PopMatters is moving to WordPress in December. We will continue to publish on this site as we work on the move. We aim to make it a seamless experience for readers.


'Continue?9876543210': Your Heart Is a Filing System

If you understand why RAM is kind of a reasonable metaphor for the fleeting nature of existence, this is a game that is built for you, both poet and tech geek that you might be.


Publisher: Jason Oda
Rated: N/A
Players: 1
Price: $9.99
Platforms: PC
Developer: Jason Oda
Release Date: 2014-01-03

Your heart is a filing system, filled up as it is with memories.

Memory is the central focus of Jason Oda's awkwardly titled, Continue?9876543210, concerned as it is with death and using random access memory as a metaphor for the transitory nature of existence. Indeed, if you understand why RAM is kind of a reasonable metaphor for the fleeting nature of existence, this is a game that is built for you, both poet and tech geek that you might be.

The premise of Oda's game is that the player will be taking on the role of one of several video game characters (and one is randomly assigned to you during each playthrough) that has just been killed in a video game. Video game characters are, of course, disposable commodities, given that their often brief existences merely represent a slight advance in progress of a player and a temporary setback -- that is until someone decides whether or not to respond to that nearly universal of video game questions: “Continue?”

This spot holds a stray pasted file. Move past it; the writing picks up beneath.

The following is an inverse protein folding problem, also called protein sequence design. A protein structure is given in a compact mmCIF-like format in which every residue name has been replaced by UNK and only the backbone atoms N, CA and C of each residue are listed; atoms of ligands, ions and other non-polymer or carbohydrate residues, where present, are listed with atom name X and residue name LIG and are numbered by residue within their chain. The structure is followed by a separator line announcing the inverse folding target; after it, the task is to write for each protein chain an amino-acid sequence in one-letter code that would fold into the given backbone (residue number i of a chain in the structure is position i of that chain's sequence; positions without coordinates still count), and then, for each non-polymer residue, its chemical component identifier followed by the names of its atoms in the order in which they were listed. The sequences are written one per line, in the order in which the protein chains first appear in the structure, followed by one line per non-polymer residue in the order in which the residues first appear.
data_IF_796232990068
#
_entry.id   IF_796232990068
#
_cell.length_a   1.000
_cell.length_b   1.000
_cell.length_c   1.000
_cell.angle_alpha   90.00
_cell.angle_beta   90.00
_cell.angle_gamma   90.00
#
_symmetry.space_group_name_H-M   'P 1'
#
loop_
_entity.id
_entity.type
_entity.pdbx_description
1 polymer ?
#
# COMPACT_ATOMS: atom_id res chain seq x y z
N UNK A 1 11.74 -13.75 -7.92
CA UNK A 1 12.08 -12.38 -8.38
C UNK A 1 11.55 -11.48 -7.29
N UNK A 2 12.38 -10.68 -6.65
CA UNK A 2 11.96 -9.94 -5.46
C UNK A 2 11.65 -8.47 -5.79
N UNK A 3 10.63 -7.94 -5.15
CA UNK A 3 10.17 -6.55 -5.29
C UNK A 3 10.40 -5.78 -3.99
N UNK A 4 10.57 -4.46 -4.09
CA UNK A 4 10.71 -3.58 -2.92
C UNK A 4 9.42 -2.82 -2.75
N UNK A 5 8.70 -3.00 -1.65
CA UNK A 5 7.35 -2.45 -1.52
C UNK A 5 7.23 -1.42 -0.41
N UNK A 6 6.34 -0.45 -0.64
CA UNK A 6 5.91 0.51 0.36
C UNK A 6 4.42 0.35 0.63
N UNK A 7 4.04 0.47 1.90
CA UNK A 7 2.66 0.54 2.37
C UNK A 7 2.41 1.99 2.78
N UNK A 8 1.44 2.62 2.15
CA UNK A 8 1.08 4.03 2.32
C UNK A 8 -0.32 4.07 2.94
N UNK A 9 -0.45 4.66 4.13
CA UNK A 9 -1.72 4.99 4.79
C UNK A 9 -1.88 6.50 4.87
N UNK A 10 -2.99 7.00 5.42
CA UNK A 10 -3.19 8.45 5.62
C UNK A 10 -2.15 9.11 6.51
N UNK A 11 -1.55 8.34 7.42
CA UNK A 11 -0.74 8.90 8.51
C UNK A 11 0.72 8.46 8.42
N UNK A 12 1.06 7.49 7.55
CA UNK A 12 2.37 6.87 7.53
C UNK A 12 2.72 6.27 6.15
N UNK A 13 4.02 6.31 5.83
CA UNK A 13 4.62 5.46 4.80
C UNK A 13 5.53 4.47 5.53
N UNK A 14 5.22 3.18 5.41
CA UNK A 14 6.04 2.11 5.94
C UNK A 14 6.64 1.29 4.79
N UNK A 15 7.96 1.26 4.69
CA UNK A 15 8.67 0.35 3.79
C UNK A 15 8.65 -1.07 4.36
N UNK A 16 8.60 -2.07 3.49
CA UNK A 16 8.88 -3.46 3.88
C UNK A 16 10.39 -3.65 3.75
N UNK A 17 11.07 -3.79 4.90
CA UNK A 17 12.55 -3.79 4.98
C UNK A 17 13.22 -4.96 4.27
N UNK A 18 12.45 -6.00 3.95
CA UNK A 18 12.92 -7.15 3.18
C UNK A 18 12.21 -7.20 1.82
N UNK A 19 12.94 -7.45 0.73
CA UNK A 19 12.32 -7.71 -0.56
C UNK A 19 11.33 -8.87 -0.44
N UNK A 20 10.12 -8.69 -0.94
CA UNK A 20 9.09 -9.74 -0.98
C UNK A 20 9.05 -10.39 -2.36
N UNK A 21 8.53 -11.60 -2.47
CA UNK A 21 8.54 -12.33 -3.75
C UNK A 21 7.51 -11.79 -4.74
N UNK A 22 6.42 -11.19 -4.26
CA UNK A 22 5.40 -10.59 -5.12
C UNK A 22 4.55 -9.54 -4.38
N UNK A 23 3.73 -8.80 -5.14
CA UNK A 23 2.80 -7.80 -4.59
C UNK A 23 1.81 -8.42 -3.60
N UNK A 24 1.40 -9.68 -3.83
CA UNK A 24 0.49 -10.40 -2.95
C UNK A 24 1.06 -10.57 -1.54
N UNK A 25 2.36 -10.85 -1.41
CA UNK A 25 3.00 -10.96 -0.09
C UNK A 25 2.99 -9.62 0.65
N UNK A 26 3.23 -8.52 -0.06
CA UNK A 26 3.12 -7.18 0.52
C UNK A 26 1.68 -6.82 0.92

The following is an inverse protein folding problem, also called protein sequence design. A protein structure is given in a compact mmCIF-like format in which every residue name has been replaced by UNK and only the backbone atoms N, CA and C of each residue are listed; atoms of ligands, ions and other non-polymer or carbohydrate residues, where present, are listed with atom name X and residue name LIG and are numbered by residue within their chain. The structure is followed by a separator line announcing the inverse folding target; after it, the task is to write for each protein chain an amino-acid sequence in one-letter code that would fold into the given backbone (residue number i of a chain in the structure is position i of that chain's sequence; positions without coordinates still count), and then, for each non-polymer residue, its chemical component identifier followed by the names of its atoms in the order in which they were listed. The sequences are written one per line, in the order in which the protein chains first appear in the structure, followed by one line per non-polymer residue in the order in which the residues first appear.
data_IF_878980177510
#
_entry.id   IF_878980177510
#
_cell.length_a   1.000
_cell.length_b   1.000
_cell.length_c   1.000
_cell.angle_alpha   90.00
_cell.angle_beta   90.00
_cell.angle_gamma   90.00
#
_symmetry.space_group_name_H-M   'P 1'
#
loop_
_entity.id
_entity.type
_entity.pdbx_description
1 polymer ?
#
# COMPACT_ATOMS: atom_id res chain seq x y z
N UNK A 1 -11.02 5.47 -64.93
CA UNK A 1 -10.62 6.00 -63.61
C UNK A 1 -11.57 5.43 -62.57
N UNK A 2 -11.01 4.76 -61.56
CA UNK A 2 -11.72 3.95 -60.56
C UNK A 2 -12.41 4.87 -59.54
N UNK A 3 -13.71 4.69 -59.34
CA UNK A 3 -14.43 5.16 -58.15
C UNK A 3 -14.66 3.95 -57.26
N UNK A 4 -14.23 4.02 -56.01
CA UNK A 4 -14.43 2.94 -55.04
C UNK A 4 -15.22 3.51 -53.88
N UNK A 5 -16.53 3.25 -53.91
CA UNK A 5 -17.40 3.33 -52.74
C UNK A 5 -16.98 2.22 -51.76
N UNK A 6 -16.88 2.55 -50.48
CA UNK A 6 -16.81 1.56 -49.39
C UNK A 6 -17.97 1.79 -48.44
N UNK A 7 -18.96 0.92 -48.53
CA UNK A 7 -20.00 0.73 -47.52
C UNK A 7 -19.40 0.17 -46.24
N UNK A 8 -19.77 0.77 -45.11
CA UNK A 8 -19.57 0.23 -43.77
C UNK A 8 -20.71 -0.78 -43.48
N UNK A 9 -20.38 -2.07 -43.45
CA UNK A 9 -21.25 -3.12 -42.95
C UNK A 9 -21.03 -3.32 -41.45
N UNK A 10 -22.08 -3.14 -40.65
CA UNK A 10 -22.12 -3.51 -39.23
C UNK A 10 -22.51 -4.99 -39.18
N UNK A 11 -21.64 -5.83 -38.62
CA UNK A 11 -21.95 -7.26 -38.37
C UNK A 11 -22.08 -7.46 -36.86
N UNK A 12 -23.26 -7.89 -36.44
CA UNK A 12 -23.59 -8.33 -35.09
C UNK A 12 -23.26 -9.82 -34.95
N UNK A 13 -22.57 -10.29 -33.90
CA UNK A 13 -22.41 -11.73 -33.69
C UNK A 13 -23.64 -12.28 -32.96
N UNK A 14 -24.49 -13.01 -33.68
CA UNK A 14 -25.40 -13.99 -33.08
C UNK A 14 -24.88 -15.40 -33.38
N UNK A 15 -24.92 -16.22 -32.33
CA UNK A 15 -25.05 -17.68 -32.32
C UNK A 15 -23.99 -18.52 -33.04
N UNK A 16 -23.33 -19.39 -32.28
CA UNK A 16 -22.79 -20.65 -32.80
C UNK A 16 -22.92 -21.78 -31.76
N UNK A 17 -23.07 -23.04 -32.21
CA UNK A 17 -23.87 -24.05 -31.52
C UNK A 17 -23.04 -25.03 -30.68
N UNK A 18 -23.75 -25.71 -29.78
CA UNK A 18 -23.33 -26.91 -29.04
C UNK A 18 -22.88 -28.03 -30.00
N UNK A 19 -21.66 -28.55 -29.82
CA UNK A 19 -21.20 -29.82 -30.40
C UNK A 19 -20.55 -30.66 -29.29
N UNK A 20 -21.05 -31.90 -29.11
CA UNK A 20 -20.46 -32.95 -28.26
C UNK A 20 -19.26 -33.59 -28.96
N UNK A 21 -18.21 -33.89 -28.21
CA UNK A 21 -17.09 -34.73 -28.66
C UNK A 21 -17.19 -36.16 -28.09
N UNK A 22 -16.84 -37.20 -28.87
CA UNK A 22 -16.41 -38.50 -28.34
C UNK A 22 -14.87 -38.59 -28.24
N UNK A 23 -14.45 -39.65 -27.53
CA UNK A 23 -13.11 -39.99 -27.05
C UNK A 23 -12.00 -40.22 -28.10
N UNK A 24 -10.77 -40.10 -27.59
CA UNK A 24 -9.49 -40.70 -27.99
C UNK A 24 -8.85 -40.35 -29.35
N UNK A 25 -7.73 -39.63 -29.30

The title of the game determines the player's decision as does the opening sequence of the game, which features the dying character falling to the ground before the question, “Continue?” appears on the screen followed by the ten second timer that will determine that characters fate. The timer ticks down to zero, signaling the end of someone's game but the beginning of Oda's game, which is a meditation on what happens after a characters death, what happens to that character before he or she is swept away by random access memory.

Thus, the player of Continue?9876543210 is taking on the role of a character fully aware of his or her own mortality, who is desperately attempting to hang on to life before it slips away.

What follows is composed of fairly minimal rules and gameplay that dominantly focuses on creating a mood to ponder the transitory nature of existence more broadly. Any given protagonist in Continue?9876543210 will concern his- or herself with the quest to escape the “Garbage Collector” that will wipe out any memory of him or her, but he or she will also spend a fair amount of time wistfully reconsidering their own memories of their own existence.